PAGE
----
Debt consolidation is the process of rolling up a variety of other debts and obligations into one single loan. It could be a variety of debt. Student loans, medical debt, credit cards, etc. Debt consolidation may be a smart choice in some cases, and you end up with a single lower monthly payment. In some situations, debt consolidation can help you to pay off previous debts quicker and with less pain than with the status quo.
If you have a manageable level of debt and you are looking for a lower interest rate and to better manage your finances, debt consolidation may be the right solution for you.
What are some ways to consolidate your debt?
There are a few approaches that can be used to consolidate debt. They should all enable you to reduce the number of payments you make, and in some cases, you may end up with only one monthly payment. Ideally, the amount which you pay every month is also lower and you end up paying less money over the life of the loan.
Depending on your credit, you may be able to get low or zero interest balance transfer offers from a few companies. Citibank and Discover often have low-interest balance transfer offers if you have a good credit score.
Some companies specialize in offering consolidation loans. There are many options, but Prosper and Lending Club are two examples. In this case, your credit does not need to be stellar but it will still require a decent score. In addition, oftentimes the better your score, the better your interest rate and terms will be.
Home Equity Line of Credit (HELOC)
Taking a second loan against your home is another method that can be used to pay off all your credit cards. One advantage of this approach is that you should be able to get this type of loan even with some blemishes in your credit history. The main disadvantage of this approach is that it converts unsecured debt into secured debt and if you cannot make the payments, you may end up losing your home.
Another approach to consider is to take out a loan against your 401k. You may be able to borrow $50,000 from this account. This approach does not require a credit check and any interest you pay will be paid back to your 401k. So, essentially you are paying interest to yourself. Like all other options, it does have drawbacks. If you are unable to repay the loan you may end up having to pay taxes on that money as well as potentially some stiff penalties. Additionally, if you leave your current employer, you may find that the full balance of the loan becomes due immediately.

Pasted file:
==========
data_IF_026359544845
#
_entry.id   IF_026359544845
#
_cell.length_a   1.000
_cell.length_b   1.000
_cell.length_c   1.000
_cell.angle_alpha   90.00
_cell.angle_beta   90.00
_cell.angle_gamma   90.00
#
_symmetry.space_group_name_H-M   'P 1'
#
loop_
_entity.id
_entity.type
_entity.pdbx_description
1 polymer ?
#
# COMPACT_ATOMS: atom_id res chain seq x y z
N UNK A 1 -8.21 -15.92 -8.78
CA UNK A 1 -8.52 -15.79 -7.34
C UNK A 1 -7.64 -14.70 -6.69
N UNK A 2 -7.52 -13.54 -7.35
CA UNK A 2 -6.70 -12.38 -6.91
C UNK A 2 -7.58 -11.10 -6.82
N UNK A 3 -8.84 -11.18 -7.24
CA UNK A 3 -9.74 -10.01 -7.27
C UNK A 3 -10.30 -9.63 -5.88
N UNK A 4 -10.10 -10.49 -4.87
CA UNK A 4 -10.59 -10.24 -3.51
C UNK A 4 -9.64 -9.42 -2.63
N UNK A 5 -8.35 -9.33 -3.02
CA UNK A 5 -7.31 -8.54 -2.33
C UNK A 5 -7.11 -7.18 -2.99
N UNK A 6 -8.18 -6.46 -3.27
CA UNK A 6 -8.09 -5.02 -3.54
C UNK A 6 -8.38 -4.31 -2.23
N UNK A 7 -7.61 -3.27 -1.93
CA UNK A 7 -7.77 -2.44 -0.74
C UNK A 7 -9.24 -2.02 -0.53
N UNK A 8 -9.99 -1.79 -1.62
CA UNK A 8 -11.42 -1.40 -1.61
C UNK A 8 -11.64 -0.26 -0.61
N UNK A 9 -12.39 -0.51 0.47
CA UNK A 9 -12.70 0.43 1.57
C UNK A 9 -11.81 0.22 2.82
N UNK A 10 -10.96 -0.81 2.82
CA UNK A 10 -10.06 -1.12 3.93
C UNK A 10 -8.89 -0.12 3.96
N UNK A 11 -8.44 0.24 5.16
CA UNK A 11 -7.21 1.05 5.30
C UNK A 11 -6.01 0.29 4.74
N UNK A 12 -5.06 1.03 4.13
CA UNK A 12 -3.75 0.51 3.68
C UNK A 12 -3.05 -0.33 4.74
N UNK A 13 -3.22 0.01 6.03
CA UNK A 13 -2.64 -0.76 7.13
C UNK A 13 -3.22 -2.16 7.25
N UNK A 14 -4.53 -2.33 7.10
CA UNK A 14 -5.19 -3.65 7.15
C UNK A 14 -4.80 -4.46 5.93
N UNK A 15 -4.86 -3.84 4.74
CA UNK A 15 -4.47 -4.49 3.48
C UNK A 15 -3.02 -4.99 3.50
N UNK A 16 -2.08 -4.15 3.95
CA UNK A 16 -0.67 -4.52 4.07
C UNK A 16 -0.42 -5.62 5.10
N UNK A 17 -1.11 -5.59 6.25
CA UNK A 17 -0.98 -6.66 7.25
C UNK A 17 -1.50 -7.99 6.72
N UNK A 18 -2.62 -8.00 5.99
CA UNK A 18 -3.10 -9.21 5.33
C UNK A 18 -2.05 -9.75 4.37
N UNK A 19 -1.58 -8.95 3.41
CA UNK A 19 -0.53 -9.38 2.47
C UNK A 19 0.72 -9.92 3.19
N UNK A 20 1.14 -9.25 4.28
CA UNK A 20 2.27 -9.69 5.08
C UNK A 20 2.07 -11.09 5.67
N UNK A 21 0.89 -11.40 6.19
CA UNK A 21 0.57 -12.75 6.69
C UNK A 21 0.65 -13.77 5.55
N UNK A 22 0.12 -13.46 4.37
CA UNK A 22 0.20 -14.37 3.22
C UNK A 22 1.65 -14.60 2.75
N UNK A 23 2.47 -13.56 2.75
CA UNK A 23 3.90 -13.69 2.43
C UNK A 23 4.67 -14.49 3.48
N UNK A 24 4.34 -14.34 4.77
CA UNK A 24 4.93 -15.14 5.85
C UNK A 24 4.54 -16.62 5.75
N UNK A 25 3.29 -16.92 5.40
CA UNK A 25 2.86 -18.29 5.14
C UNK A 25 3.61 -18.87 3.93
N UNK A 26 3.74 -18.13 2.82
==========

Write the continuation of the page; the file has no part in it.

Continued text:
When is debt consolidation a good idea?
Here are some general guidelines about when it’s a good idea to consolidate your debt into one loan:
- All your outstanding debt monthly payments including student debt do not exceed 40% of your gross monthly pay.
- You have good enough credit to qualify for a 0% balance transfer offer.
- Your income can comfortably cover the monthly payment that is required by the consolidation loan.
- You have a plan in place to pay off the existing debt as well as to not continue to accumulate debt in the existing cards.
Here is a sample scenario of when debt consolidation makes sense:
- You have 4 credit cards with balances and the APR on those cards is anything from 18.99% to 24.99%.
- You are making timely payments on these credit cards
- Your credit score is in a decent range
- Your current income exceeds your current expenses
- You can obtain a new loan with a lower interest rate than your current rate
- You pay off all or most of the debt in the existing cards
- You don’t accrue any additional debt
When is debt consolidation not a good idea?
Debt consolidation is not a magic bullet that will solve all debt issues. Underlying issues may need to be addressed. For example, if your current expenses will still exceed your current income after you get your debt consolidated, other measures will need to be taken in addition or instead of the debt consolidation. Otherwise, your problems will persist, and you will continue to dig yourself deeper into debt. For this reason, it’s essential to analyze your finances before getting yet another loan.
Alternatives to debt consolidation
In some cases, a debt settlement program may make more sense, and in some cases, declaring bankruptcy may be the smartest way and perhaps the only viable alternative. Everyone’s situation is different. We highly recommend calling one of our solution specialists today. They can help you determine the best route to financial freedom and to a debt-free life. Call us today at (800) 558-2718.